“Got it, sir.”

And then he was sitting across from her again, smiling like he hadn’t just told his colleague she was a suspect in the death of her own best friend. “Well, Olivia, you’re free to go. Your step-mother should still be waiting out front.”

“Thank you, officer.”

“Give me a call if you remember anything else, alright?”

“I will. Thank you, officer.”

She saw the other cop talking to Liberty’s mom in the lobby. They made eye contact over his shoulder before Olivia quickly bowed her head. She wasn’t quick enough to miss the woman’s furious whispers, though.

“That bitch killed my daughter, I’m certain of it.”

“We don’t know that, ma’am.”

I know it. And you’re just going to let her walk free?”

“There’s no evidence against her.”

Wow, these floor tiles were fascinating. When the fluorescent lights hit them just right...Dirt encrusted linoleum was a good look for them. A lot better than the grieving rage of your dead best friend’s mother.

Fuck.

The car ride home wasn’t much better. Her step-mother didn’t say a word, hardly even looked at her. Probably too busy thinking about all the rumors she’d have to dodge at work to actually care that a girl she knew was dead. Probably just waiting for it to blow over, like she did for all of Olivia’s “outbursts.”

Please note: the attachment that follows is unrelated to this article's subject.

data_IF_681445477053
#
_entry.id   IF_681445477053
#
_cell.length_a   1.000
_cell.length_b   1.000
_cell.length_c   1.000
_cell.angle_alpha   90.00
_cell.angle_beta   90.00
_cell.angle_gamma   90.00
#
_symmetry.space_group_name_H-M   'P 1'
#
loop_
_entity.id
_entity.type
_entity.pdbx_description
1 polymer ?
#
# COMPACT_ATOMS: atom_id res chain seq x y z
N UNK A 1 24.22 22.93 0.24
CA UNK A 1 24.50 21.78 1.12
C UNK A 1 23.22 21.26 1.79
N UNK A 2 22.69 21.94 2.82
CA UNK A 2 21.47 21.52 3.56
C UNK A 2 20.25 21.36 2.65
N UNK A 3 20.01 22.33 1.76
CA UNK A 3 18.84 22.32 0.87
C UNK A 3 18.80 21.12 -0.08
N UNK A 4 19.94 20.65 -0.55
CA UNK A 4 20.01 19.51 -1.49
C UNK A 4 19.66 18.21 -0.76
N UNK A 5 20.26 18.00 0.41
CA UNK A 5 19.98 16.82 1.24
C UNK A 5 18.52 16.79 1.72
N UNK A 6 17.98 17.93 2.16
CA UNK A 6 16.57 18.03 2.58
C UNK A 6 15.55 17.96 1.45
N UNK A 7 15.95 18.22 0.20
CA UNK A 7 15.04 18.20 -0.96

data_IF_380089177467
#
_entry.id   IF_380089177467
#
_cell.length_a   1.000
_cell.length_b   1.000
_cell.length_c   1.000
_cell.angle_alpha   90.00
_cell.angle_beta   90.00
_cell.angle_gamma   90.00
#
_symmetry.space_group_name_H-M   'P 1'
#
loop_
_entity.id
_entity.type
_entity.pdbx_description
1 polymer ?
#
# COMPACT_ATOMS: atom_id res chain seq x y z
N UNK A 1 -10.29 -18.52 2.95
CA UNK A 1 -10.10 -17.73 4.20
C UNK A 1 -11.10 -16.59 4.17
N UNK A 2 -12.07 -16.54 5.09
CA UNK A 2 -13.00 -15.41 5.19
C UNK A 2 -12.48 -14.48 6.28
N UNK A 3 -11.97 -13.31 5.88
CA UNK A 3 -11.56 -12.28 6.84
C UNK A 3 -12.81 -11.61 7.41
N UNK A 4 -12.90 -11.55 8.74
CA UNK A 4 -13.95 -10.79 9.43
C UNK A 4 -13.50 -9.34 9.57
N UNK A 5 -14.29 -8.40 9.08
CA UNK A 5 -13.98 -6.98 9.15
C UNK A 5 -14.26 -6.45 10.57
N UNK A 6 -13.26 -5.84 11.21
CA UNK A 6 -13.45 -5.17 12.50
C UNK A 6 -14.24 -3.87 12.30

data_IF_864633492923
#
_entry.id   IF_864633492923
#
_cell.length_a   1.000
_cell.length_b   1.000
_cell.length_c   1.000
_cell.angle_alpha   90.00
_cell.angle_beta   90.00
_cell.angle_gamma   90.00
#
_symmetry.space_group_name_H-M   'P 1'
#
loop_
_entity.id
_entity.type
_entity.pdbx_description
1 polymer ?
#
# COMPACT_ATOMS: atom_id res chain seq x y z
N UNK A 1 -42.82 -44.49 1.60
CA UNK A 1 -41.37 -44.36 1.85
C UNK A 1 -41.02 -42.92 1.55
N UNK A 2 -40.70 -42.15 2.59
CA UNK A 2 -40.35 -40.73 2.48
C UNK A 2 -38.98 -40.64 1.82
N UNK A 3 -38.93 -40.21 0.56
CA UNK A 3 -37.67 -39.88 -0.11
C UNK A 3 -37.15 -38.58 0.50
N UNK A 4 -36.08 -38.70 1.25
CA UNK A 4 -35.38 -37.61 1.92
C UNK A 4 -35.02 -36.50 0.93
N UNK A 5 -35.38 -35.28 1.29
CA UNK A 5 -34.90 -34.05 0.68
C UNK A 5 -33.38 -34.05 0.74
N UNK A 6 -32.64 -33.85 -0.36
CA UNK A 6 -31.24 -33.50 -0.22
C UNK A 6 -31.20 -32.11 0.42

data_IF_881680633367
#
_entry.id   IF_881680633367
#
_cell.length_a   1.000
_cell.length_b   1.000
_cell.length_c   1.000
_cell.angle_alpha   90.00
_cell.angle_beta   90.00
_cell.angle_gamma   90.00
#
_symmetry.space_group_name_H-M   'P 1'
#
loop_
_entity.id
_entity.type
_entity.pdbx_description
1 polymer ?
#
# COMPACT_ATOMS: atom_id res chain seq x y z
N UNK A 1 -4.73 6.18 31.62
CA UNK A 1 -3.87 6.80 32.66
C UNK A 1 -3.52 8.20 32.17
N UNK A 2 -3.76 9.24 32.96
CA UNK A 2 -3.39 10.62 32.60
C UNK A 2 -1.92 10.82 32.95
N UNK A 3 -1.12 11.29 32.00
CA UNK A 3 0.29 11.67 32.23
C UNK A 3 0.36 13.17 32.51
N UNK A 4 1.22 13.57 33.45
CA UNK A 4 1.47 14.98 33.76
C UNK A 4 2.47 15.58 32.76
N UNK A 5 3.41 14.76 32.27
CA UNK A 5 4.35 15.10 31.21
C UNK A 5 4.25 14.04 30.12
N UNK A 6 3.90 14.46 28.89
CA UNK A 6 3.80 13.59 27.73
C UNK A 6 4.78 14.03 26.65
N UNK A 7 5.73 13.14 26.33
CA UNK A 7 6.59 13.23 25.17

It wasn’t an unfamiliar feeling, but that didn’t mean it didn’t hurt. She’d spent the past ten years of her life being blamed for her mother’s suicide, now she’d spend the rest of it being blamed for her best friend’s as well. All because she didn’t have the courage to go with them.

She was born a coward and she’d die one, too. Just not fucking soon enough.

Chapter Text

An alarm clock beeping. Birds chirping. The quiet sounds of employees in cars headed to their morning shifts. A sigh.

Deandra woke up.

A quick glance around the room told her she was still in the one place she did not want to be: that copy-pasted suburban home in the middle of Bumfuck Nowhere, California. A year and two thousand miles away from any semblance of freedom.

It wasn’t pleasant, but she knew there wasn’t much she could do about it at the moment. She’d bring it up to her mom, they’d argue, and nothing would come of it.

...Not that she ever let that stop her.

“Okay, Deandra, I get it.”

“All I’m saying, mom, is if you wanna be a writer in this country you have to live in New York.”

“I understand what you’re saying.” Deandra knew that was probably true. Like, really, how many times can one person stand to hear the same argument repeated? “But you understand our situation, right? If I could let you live with your father for the last year and a half of high school—”

“I can live with my father for the last year of high school.”

“—Then I would let you live with him.”